By Dan Aiello on 12/29/11
Just a week after Assemblyman Tom Ammiano met with the U.S. attorney's office to discuss federal raids on California's medical marijuana dispensaries and growers, California's attorney general has issued a letter to the state's top lawmakers warning that attempts to pass statewide regulation of marijuana must not impede upon the will of the people or further provoke the wrath of the federal government.
"We have started a conversation," Ammiano, an openly gay San Francisco Democrat, told the Bay Area Reporter of his meeting with Melinda Haag, U.S. attorney for the Northern District of California.
Ammiano called Haag's requirement that marijuana dispensaries be 1,000 feet, as per federal law, rather than California's 600 feet from schools, parks, and playgrounds, "entirely reasonable." But Ammiano also warned that he would "continue to push back," against what he sees as an arbitrary and irrational enforcement of federal controlled substances laws within the borders of the Golden State.
Ammiano called the U.S. Department of Justice's concerns "a moving target," and expressed his frustration that any legislative efforts to regulate the implementation of Proposition 215 might pass, only to be met by new concerns of the feds.
Prop 215, passed by state voters in 1996, legalized medical marijuana in California. Since then, 15 other states and the District of Columbia have followed suit. However, the federal government does not recognize medical marijuana as legal medicine.
In the meantime, state Attorney General Kamala Harris wrote a letter December 21 to top lawmakers – Senate Pro Tem, Darrell Steinberg (D-Sacramento) and gay Assembly Speaker John A. Perez (D-Los Angeles) – and copied Ammiano and out state Senator Mark Leno (D-San Francisco), both instrumental in the medical marijuana debate. In the letter, Harris wrote that, following a series of meetings with groups representing the parties concerned with the state's medical marijuana laws she concluded that any effort to regulate the compassionate use of marijuana in statewide legislation will be limited by the state's constitution and by the response to such legislation by the U.S. Department of Justice's enforcement of the Controlled Substances Act.
"I am troubled by the exploitation of California's medical marijuana laws by gangs, criminal enterprises, and others," Harris wrote, explaining that the 2008 nonbinding guidelines established by her predecessor, Jerry Brown (now the governor), no longer are effective in a "more complicated" present day.
Harris reminded Steinberg and Perez that two legal "boundaries" limit the Legislature's ability to regulate the issue.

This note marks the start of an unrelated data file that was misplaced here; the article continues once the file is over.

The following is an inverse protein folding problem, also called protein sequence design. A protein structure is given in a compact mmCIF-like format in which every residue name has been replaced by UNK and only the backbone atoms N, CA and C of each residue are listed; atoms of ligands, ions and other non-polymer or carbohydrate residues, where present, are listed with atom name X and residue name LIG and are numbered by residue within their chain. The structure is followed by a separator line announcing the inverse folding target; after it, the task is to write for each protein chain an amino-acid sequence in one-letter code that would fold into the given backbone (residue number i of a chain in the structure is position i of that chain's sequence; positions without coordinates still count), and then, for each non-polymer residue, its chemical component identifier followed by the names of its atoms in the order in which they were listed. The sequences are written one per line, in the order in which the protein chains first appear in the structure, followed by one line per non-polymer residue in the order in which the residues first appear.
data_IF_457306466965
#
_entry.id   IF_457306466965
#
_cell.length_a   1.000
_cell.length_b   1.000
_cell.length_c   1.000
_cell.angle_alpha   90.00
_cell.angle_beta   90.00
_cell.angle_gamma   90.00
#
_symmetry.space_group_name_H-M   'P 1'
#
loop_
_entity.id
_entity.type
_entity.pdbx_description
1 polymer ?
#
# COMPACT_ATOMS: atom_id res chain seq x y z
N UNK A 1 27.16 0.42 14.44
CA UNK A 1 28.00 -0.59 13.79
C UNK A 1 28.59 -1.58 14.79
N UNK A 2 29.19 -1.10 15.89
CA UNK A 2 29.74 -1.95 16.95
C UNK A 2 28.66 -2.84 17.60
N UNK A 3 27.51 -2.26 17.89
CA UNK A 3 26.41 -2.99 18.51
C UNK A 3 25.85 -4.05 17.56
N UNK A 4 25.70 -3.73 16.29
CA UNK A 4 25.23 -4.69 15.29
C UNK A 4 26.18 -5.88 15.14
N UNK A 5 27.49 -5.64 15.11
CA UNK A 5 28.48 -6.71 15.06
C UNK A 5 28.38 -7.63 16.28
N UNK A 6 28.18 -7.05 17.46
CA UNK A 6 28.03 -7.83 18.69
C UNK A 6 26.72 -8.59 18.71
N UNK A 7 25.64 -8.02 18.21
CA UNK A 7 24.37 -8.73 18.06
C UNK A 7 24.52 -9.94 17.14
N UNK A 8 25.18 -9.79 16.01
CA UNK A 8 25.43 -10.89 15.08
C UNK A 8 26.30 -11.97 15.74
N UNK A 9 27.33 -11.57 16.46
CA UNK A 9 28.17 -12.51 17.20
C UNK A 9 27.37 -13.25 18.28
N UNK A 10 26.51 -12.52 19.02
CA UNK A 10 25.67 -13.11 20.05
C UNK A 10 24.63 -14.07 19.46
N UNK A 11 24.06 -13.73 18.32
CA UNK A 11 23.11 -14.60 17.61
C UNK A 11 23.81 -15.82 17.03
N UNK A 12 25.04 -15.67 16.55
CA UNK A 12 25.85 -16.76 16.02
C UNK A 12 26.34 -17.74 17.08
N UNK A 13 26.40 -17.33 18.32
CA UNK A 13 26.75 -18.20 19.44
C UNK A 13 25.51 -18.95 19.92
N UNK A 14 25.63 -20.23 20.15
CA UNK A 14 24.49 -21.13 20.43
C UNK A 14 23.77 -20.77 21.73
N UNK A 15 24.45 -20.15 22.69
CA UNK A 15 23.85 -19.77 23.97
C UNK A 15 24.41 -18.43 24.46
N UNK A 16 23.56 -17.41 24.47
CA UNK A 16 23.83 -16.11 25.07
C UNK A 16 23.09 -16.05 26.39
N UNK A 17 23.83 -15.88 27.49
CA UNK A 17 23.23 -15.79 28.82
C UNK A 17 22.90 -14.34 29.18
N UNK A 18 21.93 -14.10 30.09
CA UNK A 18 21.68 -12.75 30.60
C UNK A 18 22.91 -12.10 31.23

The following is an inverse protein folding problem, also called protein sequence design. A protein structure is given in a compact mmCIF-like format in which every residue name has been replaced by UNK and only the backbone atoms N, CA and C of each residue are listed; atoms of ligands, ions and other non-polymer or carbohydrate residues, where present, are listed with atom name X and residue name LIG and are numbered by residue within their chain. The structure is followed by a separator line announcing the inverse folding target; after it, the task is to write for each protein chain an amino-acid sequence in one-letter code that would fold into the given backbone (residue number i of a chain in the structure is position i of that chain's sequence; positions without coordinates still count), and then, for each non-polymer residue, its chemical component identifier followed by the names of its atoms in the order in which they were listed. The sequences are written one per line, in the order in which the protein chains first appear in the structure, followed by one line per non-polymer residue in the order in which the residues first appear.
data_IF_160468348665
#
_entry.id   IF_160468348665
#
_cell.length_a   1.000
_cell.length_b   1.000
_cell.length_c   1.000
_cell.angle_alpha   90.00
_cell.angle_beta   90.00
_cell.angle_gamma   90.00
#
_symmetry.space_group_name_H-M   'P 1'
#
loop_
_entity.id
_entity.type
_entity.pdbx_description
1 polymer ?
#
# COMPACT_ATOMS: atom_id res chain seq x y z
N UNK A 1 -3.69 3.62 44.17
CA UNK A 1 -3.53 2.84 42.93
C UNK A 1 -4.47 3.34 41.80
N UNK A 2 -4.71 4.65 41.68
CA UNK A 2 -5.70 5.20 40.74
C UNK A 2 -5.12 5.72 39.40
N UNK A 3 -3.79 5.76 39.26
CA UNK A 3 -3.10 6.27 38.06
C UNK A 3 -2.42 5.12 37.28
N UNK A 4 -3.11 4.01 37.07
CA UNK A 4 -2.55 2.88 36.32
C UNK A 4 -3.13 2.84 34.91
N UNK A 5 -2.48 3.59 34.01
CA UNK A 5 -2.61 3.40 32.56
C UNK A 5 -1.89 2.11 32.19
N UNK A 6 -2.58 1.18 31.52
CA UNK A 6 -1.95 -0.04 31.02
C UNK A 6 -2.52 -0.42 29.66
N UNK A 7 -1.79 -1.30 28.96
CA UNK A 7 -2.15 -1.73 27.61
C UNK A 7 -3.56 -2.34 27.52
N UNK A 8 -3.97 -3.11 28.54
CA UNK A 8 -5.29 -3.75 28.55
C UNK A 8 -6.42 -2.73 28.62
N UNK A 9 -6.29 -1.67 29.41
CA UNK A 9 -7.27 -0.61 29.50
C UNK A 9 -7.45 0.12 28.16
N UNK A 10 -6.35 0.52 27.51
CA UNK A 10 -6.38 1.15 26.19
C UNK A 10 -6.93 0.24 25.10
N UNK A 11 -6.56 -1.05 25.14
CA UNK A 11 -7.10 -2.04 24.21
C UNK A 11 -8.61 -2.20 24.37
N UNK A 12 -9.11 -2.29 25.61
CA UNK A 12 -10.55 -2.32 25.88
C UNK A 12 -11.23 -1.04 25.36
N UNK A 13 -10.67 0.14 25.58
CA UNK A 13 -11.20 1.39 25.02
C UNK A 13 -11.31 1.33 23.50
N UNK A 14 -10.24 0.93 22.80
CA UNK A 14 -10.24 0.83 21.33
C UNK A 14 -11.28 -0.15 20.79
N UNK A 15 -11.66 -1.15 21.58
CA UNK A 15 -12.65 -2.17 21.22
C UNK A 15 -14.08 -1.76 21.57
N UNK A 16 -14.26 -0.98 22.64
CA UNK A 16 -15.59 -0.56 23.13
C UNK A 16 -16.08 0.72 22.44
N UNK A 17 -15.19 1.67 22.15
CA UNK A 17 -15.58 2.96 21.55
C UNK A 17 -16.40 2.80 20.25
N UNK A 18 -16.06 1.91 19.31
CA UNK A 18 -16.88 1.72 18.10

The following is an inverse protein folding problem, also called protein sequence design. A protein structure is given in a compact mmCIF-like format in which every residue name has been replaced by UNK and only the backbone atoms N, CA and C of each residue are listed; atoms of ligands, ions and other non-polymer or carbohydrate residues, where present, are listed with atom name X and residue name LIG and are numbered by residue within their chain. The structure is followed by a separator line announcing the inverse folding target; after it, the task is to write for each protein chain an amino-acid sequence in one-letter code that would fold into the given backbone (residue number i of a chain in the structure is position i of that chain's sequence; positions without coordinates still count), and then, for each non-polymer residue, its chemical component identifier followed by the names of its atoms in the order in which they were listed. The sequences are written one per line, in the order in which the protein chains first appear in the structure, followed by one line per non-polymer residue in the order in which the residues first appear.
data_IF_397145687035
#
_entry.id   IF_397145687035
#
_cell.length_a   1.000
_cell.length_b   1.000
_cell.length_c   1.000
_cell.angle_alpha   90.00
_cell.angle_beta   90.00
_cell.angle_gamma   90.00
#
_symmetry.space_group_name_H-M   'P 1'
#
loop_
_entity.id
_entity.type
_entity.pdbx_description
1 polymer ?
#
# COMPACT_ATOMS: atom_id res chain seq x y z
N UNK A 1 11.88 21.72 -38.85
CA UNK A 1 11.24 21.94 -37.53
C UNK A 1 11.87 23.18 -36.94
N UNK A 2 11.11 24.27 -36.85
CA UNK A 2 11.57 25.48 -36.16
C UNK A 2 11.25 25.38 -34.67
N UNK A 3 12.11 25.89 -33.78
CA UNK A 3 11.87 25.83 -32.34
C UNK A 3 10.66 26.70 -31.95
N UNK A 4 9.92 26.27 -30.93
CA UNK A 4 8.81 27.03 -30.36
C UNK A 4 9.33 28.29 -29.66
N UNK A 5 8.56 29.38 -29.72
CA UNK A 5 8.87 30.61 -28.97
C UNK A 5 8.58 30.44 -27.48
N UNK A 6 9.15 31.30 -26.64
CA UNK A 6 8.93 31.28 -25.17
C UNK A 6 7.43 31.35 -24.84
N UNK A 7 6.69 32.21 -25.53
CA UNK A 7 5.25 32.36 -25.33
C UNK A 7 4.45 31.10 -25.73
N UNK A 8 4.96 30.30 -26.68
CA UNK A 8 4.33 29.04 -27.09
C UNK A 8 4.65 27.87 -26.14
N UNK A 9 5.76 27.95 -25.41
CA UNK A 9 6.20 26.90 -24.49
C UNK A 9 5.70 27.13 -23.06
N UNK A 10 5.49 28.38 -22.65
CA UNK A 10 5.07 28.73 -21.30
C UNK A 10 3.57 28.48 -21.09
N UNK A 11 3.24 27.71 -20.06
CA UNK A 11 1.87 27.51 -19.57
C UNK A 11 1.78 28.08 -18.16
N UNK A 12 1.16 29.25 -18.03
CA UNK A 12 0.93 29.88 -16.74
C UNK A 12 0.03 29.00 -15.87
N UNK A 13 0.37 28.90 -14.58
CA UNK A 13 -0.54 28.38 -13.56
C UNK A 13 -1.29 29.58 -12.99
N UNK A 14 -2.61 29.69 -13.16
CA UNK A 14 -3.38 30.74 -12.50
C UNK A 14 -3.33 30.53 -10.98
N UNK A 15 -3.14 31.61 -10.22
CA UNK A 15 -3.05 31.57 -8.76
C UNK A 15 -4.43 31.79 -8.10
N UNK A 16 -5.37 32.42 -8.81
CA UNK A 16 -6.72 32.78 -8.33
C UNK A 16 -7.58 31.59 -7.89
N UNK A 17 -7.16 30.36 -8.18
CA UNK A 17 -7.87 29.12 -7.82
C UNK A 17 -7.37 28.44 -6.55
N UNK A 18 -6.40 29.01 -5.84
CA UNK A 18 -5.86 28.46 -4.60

First, said Harris, was the current precedent of the Second Appellate District ruling in Pack v. Superior Court , which found that state regulation of large scale cultivation and manufacture of marijuana "stand as an obstacle to federal enforcement efforts and are therefore preempted by the Federal Controlled Substances Act," of 1970.
Second, because the Compassionate Use Act (Prop 215) was adopted as an initiative statute, legislative efforts to regulate the issues surrounding its implementation are limited by the state constitution, which prevents legislative regulation that would "undo what the people have done."
Despite these limits, Harris indicated the need for legislative intervention, describing "significant unresolved legal questions," regarding parts of the initiative that allow for collaborative cultivation. While the initiative itself does not include the term "dispensaries," Section 11362.775 of the Health and Safety Code that describes collective cooperation to cultivate marijuana is the source of what has come to be known as dispensaries.
In her letter, Harris states, "strict constructionists argue the plain wording of the law only provides immunity to prosecution for those who associate in order to collectively cultivate marijuana," while those not involved in the physical cultivation are not protected from prosecution.
The attorney general stated that others read the statute to expansively include all who are involved with the cultivation and dispensing of marijuana for medical use.
Harris called the two interpretations "irreconcilable," and stated that until there is a clear interpretation of the statute "uncertainty" for law enforcement and patients will continue to exist.
Harris also noted that marijuana "edibles," food with THC, marijuana's active ingredient, also were not defined by Prop 215, noting the amount of THC in such food products as cookies, infused drinks, cakes, and butter has no standard portion established, nor are such food products regulated to ensure they are made in "a safe manner."
"I hope that the foregoing suggestions are helpful to you in crafting legislation," Harris concluded. "California law places a premium on patients' rights to access marijuana for medical use. In any legislative action that is taken, the voters' decision to allow physicians to recommend marijuana to treat seriously ill patients must be respected."
By Dan Aiello on 12/29/11